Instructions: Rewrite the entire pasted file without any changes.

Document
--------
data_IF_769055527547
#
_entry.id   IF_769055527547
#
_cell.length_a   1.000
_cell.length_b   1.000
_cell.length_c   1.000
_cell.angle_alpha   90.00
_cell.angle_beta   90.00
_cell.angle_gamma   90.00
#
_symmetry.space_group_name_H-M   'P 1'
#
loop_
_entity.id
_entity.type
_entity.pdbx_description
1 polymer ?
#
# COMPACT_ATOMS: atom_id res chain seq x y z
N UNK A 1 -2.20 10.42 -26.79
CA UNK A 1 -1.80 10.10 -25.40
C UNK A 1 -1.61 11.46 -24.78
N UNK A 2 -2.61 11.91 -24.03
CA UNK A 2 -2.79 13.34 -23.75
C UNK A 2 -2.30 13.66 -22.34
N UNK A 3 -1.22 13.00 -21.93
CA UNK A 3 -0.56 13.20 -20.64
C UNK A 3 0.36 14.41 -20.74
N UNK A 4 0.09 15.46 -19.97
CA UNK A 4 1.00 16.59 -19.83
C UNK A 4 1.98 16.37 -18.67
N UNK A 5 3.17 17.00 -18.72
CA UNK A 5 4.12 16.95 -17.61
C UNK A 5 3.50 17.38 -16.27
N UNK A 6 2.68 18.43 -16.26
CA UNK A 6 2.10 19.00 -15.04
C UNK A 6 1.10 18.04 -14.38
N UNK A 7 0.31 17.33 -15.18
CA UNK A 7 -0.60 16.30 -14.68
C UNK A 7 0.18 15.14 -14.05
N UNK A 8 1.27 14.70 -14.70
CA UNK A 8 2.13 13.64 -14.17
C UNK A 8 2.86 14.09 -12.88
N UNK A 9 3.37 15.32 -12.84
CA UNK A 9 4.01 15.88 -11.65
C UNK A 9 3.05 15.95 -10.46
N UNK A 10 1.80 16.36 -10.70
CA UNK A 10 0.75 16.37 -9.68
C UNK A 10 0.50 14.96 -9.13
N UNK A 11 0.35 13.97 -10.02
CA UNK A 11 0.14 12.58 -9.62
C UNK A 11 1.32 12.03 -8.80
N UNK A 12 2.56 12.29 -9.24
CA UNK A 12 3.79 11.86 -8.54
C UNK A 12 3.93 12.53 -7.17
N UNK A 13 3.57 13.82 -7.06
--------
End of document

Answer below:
data_IF_769055527547
#
_entry.id   IF_769055527547
#
_cell.length_a   1.000
_cell.length_b   1.000
_cell.length_c   1.000
_cell.angle_alpha   90.00
_cell.angle_beta   90.00
_cell.angle_gamma   90.00
#
_symmetry.space_group_name_H-M   'P 1'
#
loop_
_entity.id
_entity.type
_entity.pdbx_description
1 polymer ?
#
# COMPACT_ATOMS: atom_id res chain seq x y z
N UNK A 1 -2.20 10.42 -26.79
CA UNK A 1 -1.80 10.10 -25.40
C UNK A 1 -1.61 11.46 -24.78
N UNK A 2 -2.61 11.91 -24.03
CA UNK A 2 -2.79 13.34 -23.75
C UNK A 2 -2.30 13.66 -22.34
N UNK A 3 -1.22 13.00 -21.93
CA UNK A 3 -0.56 13.20 -20.64
C UNK A 3 0.36 14.41 -20.74
N UNK A 4 0.09 15.46 -19.97
CA UNK A 4 1.00 16.59 -19.83
C UNK A 4 1.98 16.37 -18.67
N UNK A 5 3.17 17.00 -18.72
CA UNK A 5 4.12 16.95 -17.61
C UNK A 5 3.50 17.38 -16.27
N UNK A 6 2.68 18.43 -16.26
CA UNK A 6 2.10 19.00 -15.04
C UNK A 6 1.10 18.04 -14.38
N UNK A 7 0.31 17.33 -15.18
CA UNK A 7 -0.60 16.30 -14.68
C UNK A 7 0.18 15.14 -14.05
N UNK A 8 1.27 14.70 -14.70
CA UNK A 8 2.13 13.64 -14.17
C UNK A 8 2.86 14.09 -12.88
N UNK A 9 3.37 15.32 -12.84
CA UNK A 9 4.01 15.88 -11.65
C UNK A 9 3.05 15.95 -10.46
N UNK A 10 1.80 16.36 -10.70
CA UNK A 10 0.75 16.37 -9.68
C UNK A 10 0.50 14.96 -9.13
N UNK A 11 0.35 13.97 -10.02
CA UNK A 11 0.14 12.58 -9.62
C UNK A 11 1.32 12.03 -8.80
N UNK A 12 2.56 12.29 -9.24
CA UNK A 12 3.79 11.86 -8.54
C UNK A 12 3.93 12.53 -7.17
N UNK A 13 3.57 13.82 -7.06